When Myron Dennis (3-0) first walked into the Academy of Martial Arts in Oklahoma City, he didn’t plan to become a professional fighter.
A former collegiate football player at Southern Nazarene University, he needed an outlet for his natural athleticism; just something to stay active and keep in shape. But three wins, one local promotion championship, and several Thai boxing and grappling competitions later, and Dennis is now one of the more promising young MMA prospects in the Midwest.
“At first it was just something to do to keep in shape when I finished playing college football,” Dennis told ProMMAnow.com. “All I was doing was lifting and eating, and I was getting big.”
Although Dennis’s early combative moments didn’t go smoothly, he took to it almost immediately.
“My first time sparring I got my nose broken and two black eyes,” said Dennis, a 21-year-old hailing from Midwest City, Okla. “But two months later I had my first amateur Muay Thai fight. My first fight, it was an adrenaline rush.”
He added, “Other sports you dread going to practice. With MMA I actually look forward to it.”
Rather than jumping straight into MMA competition, Dennis tried his hand at grappling and Muay Thai.
“It’s kind of getting cliché, but I think it’s good to be a martial artist before you become a mixed martial artist. That gives you an advantage over other guys that just start training MMA and don’t really master checking leg kicks and stuff like that. The good thing is, with my coach Kentrick Coleman, he’s trained us in Brazilian Jiu Jitus, Muay Thai, boxing … everything.”
Dennis began competing at heavyweight, even picking up a win over Gary Frazier on June 25.
Up until recently, Frazier was the only man to take Strikeforce contender Daniel Cormier beyond the first round. Dennis stopped Frazier by TKO in less than one minute.
“The one thing I was looking at was not the skill level, but the heart,” Dennis said. “When I watched the Cormier fight, not to rag on him, but [Frazier] was showing a little lack of heart. He managed to come back a couple of times, but he didn’t respond well when he was getting pushed. That’s one thing I look for is confidence. For the Gary Frazier fight I came out confident and really took it to him.”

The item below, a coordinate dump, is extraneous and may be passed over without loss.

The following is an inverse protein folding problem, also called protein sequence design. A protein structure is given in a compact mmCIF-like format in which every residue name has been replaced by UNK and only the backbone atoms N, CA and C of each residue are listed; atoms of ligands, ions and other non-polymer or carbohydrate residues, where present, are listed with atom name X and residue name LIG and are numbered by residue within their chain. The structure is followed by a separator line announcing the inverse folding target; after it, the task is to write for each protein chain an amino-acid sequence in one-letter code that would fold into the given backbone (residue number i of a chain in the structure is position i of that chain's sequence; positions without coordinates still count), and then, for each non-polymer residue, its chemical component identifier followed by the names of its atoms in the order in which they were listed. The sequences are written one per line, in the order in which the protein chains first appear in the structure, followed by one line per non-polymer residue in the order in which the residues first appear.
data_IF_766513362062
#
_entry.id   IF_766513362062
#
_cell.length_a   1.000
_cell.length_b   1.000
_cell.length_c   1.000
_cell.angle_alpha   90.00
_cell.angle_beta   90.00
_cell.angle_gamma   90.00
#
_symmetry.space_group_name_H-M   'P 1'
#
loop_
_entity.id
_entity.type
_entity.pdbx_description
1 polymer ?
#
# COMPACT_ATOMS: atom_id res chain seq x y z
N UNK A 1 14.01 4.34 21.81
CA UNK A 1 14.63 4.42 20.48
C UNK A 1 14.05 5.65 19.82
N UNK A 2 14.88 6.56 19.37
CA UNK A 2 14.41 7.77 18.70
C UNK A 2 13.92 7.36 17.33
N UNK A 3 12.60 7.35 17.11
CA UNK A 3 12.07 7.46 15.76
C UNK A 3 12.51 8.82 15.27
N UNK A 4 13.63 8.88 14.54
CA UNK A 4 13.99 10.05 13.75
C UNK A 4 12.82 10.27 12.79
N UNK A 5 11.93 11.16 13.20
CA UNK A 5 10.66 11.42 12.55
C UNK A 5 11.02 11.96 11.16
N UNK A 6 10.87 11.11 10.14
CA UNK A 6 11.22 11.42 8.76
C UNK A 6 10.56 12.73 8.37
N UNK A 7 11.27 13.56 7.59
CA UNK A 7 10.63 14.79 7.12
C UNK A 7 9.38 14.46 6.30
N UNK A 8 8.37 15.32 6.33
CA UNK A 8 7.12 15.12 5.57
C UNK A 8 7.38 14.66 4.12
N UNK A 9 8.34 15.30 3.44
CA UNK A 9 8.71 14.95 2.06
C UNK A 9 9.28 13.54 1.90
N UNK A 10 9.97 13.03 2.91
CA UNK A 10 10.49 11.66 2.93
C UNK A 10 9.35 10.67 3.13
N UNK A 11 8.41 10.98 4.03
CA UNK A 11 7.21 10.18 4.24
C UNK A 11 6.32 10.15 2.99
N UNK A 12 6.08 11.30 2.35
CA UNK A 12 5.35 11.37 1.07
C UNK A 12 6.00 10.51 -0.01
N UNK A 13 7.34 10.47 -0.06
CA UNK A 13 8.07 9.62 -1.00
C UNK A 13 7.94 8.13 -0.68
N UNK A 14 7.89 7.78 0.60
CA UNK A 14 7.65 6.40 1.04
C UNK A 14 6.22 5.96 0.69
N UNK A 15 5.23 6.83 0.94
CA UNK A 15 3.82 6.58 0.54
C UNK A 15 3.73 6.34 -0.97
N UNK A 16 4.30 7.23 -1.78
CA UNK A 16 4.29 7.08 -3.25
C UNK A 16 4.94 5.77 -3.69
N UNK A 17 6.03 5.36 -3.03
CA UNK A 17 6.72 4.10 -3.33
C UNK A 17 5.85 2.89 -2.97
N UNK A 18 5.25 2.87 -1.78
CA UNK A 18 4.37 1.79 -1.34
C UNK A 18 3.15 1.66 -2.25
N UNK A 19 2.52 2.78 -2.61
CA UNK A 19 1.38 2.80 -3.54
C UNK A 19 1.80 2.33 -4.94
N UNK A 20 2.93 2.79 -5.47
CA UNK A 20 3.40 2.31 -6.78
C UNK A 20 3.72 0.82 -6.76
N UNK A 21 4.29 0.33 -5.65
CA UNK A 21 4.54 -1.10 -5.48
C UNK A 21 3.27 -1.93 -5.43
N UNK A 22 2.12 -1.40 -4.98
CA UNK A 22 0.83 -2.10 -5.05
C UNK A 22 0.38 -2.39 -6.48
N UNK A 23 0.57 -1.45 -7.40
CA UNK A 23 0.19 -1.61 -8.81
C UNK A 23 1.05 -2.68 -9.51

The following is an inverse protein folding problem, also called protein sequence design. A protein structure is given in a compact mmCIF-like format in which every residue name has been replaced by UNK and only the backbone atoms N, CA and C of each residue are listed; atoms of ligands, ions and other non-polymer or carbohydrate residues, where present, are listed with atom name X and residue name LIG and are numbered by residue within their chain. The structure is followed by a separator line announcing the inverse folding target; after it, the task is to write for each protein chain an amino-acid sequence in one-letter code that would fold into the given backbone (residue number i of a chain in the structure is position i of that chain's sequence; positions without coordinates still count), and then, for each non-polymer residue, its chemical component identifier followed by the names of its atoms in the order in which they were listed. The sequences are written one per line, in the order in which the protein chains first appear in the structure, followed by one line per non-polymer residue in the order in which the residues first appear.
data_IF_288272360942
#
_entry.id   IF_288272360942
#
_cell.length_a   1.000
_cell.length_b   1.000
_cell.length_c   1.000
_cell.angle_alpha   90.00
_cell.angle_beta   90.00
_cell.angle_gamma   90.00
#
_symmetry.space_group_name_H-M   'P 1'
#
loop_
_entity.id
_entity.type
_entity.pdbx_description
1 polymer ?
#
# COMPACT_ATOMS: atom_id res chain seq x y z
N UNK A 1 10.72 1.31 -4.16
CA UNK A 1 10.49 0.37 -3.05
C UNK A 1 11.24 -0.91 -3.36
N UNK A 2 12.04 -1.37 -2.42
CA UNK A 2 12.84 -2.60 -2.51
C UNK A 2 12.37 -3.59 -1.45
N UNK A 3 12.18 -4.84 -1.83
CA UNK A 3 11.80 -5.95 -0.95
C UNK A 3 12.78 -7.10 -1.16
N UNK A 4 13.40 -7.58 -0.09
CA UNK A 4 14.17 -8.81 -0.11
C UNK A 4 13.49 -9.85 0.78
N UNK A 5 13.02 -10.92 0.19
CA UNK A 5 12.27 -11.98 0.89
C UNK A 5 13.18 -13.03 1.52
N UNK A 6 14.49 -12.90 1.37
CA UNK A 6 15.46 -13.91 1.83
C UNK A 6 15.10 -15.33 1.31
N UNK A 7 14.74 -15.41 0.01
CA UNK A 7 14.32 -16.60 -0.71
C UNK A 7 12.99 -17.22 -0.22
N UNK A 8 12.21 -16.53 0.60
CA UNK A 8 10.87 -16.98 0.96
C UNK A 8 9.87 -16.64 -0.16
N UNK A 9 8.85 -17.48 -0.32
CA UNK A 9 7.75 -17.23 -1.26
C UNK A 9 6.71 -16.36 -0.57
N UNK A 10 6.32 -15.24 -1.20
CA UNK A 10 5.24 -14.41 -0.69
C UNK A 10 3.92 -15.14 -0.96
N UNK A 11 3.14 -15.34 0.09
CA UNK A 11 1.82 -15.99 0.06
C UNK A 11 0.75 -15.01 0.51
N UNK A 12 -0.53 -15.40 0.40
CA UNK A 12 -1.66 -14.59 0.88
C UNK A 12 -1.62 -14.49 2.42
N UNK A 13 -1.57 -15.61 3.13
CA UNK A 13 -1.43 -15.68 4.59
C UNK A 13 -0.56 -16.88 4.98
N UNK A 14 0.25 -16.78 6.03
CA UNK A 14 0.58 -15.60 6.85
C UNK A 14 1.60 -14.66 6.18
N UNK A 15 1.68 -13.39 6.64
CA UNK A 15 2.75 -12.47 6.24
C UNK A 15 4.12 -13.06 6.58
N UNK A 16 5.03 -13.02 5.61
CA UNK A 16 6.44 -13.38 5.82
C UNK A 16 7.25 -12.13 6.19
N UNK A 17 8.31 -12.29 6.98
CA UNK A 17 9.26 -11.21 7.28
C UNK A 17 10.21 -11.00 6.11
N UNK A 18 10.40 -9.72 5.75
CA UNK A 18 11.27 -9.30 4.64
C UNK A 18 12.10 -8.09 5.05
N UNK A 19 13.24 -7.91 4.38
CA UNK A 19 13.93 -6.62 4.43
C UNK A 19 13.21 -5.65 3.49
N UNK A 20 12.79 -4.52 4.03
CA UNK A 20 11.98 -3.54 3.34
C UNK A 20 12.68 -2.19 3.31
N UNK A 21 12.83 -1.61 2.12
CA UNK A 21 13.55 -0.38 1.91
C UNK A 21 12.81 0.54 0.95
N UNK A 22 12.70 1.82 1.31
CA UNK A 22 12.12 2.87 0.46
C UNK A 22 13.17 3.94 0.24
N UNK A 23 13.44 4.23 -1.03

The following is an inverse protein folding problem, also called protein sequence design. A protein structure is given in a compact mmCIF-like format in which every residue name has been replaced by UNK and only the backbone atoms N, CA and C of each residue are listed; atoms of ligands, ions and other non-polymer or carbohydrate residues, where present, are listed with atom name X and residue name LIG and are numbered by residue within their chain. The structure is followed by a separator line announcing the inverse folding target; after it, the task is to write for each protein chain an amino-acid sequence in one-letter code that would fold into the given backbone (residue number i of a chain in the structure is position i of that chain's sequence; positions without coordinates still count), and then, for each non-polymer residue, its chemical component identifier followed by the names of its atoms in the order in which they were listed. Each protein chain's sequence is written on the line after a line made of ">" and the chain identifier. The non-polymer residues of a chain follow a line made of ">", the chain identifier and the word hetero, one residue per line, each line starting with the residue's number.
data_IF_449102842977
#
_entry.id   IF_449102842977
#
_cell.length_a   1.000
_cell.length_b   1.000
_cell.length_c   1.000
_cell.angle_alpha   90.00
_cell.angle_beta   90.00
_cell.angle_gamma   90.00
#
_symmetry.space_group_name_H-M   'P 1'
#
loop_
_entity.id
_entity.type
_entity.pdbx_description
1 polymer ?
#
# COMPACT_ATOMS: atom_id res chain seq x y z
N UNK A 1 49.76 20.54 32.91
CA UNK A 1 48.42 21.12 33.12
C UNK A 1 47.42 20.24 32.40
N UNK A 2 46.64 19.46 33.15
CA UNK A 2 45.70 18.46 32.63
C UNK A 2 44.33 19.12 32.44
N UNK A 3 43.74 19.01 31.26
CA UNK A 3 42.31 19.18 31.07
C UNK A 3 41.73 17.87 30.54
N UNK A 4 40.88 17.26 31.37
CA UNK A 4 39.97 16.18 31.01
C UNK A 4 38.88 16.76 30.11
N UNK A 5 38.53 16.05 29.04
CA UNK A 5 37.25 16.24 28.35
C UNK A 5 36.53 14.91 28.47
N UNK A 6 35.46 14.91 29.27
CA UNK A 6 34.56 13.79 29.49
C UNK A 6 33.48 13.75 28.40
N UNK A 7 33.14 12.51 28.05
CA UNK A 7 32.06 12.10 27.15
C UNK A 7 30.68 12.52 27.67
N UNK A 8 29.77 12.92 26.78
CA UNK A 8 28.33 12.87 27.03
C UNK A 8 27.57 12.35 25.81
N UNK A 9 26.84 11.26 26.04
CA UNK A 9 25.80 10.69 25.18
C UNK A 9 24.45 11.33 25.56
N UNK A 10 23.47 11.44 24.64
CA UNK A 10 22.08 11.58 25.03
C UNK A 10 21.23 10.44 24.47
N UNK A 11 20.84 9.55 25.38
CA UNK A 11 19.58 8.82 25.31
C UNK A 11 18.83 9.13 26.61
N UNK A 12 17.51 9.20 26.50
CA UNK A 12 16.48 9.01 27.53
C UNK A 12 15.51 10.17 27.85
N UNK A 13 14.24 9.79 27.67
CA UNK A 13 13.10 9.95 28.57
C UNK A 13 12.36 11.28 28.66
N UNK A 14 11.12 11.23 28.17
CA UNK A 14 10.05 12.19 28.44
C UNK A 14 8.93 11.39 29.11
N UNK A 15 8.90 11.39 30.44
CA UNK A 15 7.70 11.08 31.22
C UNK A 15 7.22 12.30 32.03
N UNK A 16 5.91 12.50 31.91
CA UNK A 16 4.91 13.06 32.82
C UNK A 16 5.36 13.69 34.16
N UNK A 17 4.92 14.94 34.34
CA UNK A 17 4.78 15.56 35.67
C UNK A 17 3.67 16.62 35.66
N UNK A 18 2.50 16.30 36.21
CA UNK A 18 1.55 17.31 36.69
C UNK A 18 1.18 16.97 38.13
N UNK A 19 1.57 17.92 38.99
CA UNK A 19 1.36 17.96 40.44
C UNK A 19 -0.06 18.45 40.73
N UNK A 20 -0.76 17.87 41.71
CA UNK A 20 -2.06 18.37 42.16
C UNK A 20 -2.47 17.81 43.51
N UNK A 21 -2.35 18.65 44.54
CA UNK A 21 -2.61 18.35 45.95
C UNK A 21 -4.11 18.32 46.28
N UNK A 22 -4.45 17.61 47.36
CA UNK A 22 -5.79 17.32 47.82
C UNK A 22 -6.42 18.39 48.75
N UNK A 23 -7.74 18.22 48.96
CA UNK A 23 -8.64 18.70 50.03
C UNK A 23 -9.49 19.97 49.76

Now that he’s down to light heavyweight and competing with opponents closer to his size, Dennis is ready to make a run at the big stage. He submitted Brandon Lyons (5-3) in 53 seconds to win the Xtreme Fight League 205-pound title. The XFL has also helped launch the careers of UFC fighters Johny Hendricks, Daniel Roberts, and Shane Roller.
Of course, talent and athleticism don’t guarantee success. Top professional fighters need a sense of fearlessness. Not arrogance, but the willingness to step up and fight whomever is put in front of them.
It certainly seems like Dennis has that attribute. And in case you need proof, Dennis is hoping to face kickboxing legend Rick Roufus in a K-1 rules bout sometime this February.
Sure, Roufus’s glory days are well behind him. But it takes some serious cajones for an MMA up-and-comer to step into Roufus’s world and go toe-to-toe in a striking battle.
“I don’t have a lot of experience, but the main thing is confidence,” he said. “I never really worried about [being the underdog]. I mean, yeah, I’m cautious and know who’s going to be dangerous. But if you do fight someone with the wrong mindset, you’re going to get hurt.”
Even though he didn’t step into a martial arts gym hoping to become a superstar, Dennis has developed a passion for MMA. And like any other competitor, he wants to eventually test himself against the best.
“Right now the sky’s the limit,” Dennis said. “I want to get as good as I can and do it the right way. I want to be the guy on TV people are watching.”
Dennis continued, “Even if I wouldn’t make it big, I love the martial arts. But I want to be in the big leagues. That’s my goal.”